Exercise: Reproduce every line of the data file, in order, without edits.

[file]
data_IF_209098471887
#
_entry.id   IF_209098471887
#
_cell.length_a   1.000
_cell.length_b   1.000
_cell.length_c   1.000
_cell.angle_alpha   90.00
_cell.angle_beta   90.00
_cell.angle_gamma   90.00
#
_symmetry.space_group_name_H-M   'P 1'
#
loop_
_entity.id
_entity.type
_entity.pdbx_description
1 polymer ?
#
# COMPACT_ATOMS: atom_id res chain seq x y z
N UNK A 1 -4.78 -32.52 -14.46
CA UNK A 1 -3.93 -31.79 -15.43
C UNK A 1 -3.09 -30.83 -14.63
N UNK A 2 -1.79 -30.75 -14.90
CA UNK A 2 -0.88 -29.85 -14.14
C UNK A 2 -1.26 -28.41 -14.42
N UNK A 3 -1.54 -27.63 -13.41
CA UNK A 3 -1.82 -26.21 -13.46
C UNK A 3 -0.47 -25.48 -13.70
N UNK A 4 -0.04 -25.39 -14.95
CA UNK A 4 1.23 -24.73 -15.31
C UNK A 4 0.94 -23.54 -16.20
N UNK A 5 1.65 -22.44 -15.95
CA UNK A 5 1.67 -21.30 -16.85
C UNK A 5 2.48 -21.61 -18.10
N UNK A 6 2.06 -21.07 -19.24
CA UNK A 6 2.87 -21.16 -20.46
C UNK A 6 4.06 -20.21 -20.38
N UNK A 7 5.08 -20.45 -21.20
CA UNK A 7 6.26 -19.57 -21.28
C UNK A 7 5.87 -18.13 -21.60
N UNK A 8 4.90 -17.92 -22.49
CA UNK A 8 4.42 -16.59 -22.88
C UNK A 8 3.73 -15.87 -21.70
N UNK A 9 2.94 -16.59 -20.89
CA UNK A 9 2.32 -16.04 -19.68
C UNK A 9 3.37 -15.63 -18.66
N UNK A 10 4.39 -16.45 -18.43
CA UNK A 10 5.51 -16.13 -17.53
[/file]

data_IF_209098471887
#
_entry.id   IF_209098471887
#
_cell.length_a   1.000
_cell.length_b   1.000
_cell.length_c   1.000
_cell.angle_alpha   90.00
_cell.angle_beta   90.00
_cell.angle_gamma   90.00
#
_symmetry.space_group_name_H-M   'P 1'
#
loop_
_entity.id
_entity.type
_entity.pdbx_description
1 polymer ?
#
# COMPACT_ATOMS: atom_id res chain seq x y z
N UNK A 1 -4.78 -32.52 -14.46
CA UNK A 1 -3.93 -31.79 -15.43
C UNK A 1 -3.09 -30.83 -14.63
N UNK A 2 -1.79 -30.75 -14.90
CA UNK A 2 -0.88 -29.85 -14.14
C UNK A 2 -1.26 -28.41 -14.42
N UNK A 3 -1.54 -27.63 -13.41
CA UNK A 3 -1.82 -26.21 -13.46
C UNK A 3 -0.47 -25.48 -13.70
N UNK A 4 -0.04 -25.39 -14.95
CA UNK A 4 1.23 -24.73 -15.31
C UNK A 4 0.94 -23.54 -16.20
N UNK A 5 1.65 -22.44 -15.95
CA UNK A 5 1.67 -21.30 -16.85
C UNK A 5 2.48 -21.61 -18.10
N UNK A 6 2.06 -21.07 -19.24
CA UNK A 6 2.87 -21.16 -20.46
C UNK A 6 4.06 -20.21 -20.38
N UNK A 7 5.08 -20.45 -21.20
CA UNK A 7 6.26 -19.57 -21.28
C UNK A 7 5.87 -18.13 -21.60
N UNK A 8 4.90 -17.92 -22.49
CA UNK A 8 4.42 -16.59 -22.88
C UNK A 8 3.73 -15.87 -21.70
N UNK A 9 2.94 -16.59 -20.89
CA UNK A 9 2.32 -16.04 -19.68
C UNK A 9 3.37 -15.63 -18.66
N UNK A 10 4.39 -16.45 -18.43
CA UNK A 10 5.51 -16.13 -17.53